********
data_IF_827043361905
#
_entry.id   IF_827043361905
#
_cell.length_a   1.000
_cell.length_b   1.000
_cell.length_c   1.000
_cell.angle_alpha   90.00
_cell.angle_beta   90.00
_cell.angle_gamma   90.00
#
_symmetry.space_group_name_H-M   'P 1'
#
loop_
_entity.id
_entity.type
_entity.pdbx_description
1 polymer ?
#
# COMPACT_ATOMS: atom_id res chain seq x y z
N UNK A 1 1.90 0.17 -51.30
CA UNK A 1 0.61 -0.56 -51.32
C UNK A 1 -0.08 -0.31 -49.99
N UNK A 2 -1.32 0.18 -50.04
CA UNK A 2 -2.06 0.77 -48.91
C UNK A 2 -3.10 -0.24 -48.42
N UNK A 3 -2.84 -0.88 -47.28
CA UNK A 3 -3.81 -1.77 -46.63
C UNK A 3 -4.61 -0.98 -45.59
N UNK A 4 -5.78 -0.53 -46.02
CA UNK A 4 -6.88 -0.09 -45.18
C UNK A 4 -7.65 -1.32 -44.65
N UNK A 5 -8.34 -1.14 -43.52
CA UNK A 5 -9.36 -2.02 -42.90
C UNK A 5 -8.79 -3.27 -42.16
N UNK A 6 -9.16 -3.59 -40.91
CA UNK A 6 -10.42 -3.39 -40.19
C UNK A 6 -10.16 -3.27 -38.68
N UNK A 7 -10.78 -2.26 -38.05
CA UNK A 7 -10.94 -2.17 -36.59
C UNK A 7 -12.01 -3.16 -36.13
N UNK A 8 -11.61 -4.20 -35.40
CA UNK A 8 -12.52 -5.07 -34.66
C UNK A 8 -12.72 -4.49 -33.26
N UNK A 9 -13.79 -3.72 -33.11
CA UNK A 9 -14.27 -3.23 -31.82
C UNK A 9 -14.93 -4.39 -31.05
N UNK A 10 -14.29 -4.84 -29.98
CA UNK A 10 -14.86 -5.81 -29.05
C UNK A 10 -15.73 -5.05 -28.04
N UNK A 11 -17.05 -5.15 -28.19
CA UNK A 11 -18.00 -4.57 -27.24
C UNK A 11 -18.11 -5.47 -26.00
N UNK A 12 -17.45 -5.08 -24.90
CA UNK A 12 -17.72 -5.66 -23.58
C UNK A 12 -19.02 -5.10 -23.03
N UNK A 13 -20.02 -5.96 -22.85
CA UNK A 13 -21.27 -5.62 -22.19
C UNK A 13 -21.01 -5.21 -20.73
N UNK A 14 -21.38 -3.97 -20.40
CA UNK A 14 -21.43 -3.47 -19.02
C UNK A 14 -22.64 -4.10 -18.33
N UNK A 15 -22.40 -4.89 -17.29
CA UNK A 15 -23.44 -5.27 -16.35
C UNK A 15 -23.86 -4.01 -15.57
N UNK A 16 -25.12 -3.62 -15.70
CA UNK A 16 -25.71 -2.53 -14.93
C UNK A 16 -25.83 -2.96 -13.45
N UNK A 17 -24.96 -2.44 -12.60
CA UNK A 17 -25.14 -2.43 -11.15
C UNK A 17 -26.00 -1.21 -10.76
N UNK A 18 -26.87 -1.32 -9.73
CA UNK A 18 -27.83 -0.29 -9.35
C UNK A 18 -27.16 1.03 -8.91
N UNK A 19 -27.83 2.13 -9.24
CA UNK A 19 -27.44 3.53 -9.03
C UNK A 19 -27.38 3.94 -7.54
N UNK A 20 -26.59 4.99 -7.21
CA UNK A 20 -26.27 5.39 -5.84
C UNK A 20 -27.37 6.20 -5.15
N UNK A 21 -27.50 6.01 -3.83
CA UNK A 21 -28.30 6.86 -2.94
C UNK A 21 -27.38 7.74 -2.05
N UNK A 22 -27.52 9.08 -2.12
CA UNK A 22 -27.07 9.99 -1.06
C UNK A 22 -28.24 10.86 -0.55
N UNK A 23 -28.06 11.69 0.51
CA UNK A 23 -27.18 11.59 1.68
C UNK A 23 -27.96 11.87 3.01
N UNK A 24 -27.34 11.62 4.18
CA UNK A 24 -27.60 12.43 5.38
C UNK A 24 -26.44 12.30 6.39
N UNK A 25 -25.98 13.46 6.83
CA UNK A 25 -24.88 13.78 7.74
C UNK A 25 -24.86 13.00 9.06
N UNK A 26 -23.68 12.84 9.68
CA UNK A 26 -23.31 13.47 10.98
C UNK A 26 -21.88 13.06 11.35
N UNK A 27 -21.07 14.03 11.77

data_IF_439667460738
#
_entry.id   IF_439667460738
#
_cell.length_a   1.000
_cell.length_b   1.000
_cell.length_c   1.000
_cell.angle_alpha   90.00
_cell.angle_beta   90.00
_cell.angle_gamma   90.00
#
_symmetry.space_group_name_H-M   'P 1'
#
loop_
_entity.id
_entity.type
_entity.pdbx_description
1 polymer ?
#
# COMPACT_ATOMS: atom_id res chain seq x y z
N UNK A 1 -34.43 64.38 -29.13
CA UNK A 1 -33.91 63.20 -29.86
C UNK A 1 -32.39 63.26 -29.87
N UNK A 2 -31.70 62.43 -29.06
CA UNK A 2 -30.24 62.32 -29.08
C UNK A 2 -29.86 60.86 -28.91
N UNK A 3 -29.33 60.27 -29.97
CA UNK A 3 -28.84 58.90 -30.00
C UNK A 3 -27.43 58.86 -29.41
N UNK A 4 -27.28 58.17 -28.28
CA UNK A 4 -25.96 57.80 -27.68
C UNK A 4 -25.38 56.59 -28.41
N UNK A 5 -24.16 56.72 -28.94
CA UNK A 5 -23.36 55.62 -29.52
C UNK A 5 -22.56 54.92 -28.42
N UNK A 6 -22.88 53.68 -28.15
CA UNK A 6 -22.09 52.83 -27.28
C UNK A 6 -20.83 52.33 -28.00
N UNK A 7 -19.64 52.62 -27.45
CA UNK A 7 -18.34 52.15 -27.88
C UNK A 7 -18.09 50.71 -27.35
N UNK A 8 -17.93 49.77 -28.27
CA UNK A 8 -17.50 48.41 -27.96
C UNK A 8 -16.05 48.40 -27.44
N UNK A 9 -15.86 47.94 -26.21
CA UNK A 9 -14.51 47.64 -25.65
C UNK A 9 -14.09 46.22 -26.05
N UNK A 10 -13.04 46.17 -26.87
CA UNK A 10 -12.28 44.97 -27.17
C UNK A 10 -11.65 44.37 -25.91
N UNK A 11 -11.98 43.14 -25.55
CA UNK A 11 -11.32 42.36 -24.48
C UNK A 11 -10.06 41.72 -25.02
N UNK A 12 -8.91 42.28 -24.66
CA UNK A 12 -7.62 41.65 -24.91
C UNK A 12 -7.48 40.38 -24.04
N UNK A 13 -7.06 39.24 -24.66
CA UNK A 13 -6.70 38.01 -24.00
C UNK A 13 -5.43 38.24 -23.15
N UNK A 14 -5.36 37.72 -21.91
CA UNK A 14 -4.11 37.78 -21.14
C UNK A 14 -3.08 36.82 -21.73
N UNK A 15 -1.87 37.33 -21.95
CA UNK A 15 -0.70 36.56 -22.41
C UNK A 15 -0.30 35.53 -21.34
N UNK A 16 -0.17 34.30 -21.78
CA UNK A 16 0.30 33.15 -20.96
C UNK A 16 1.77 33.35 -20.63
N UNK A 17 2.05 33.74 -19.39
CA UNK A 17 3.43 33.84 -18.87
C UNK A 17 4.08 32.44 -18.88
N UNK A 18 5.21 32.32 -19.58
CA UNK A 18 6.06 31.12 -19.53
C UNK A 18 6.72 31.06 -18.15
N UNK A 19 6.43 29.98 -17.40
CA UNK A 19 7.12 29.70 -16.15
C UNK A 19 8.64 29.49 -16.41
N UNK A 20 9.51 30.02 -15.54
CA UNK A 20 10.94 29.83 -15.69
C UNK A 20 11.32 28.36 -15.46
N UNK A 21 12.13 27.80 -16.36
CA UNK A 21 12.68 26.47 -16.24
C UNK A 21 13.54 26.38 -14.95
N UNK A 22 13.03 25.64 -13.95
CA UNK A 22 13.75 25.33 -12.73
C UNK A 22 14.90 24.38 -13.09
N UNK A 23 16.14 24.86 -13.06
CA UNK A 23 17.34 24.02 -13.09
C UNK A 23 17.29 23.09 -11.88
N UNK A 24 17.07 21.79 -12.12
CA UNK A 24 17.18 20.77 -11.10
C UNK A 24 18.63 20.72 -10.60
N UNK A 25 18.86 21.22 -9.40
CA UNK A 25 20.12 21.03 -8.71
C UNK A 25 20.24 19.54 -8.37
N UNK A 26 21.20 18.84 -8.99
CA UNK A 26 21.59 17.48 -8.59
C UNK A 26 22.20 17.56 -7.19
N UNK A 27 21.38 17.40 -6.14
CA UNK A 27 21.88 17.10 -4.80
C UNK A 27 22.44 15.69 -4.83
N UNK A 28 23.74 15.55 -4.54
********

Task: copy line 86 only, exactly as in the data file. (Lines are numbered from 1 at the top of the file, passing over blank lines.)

C UNK A 22 -28.24 10.86 -0.55